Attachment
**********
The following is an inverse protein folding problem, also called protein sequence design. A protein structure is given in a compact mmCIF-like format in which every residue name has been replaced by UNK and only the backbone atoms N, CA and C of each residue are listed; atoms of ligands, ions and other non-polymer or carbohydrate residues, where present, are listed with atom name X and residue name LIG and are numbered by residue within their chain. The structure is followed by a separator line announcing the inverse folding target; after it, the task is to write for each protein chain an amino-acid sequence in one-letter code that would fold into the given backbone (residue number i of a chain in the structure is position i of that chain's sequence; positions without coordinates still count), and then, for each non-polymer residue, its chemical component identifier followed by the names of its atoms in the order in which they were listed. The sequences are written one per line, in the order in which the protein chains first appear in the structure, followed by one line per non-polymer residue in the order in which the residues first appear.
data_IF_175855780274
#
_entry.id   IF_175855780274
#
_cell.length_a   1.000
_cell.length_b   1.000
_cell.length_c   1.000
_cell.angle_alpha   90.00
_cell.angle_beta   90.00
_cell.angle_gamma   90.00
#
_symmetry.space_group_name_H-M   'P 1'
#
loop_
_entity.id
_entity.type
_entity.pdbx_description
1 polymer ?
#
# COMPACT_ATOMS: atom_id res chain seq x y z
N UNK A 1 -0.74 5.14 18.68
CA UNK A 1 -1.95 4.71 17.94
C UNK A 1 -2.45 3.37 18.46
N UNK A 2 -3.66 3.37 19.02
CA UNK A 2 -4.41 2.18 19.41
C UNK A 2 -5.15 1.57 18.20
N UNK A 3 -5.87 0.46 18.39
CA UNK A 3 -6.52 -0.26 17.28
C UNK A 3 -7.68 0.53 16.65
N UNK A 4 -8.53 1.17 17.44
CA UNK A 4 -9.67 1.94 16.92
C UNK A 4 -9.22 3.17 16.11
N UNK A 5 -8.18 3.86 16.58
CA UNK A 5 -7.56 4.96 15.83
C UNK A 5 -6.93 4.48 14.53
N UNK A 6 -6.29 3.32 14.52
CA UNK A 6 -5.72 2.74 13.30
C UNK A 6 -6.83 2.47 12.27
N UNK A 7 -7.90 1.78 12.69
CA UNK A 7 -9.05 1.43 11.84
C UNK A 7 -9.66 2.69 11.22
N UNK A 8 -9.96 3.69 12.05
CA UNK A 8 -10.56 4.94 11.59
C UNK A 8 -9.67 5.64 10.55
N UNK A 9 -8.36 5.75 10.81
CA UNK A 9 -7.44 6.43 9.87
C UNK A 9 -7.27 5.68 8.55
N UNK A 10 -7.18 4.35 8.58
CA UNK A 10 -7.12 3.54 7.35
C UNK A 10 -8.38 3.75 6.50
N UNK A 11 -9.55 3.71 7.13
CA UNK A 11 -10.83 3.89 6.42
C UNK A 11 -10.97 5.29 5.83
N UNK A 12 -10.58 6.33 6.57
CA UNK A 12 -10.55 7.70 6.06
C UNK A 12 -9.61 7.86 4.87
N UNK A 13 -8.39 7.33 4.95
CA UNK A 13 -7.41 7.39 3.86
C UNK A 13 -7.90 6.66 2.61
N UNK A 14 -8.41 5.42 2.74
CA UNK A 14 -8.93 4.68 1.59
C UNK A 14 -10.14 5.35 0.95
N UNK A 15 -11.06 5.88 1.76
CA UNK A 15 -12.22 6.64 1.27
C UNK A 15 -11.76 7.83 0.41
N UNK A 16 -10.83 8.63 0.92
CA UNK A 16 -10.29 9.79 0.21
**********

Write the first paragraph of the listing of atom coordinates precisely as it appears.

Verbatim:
The following is an inverse protein folding problem, also called protein sequence design. A protein structure is given in a compact mmCIF-like format in which every residue name has been replaced by UNK and only the backbone atoms N, CA and C of each residue are listed; atoms of ligands, ions and other non-polymer or carbohydrate residues, where present, are listed with atom name X and residue name LIG and are numbered by residue within their chain. The structure is followed by a separator line announcing the inverse folding target; after it, the task is to write for each protein chain an amino-acid sequence in one-letter code that would fold into the given backbone (residue number i of a chain in the structure is position i of that chain's sequence; positions without coordinates still count), and then, for each non-polymer residue, its chemical component identifier followed by the names of its atoms in the order in which they were listed. The sequences are written one per line, in the order in which the protein chains first appear in the structure, followed by one line per non-polymer residue in the order in which the residues first appear.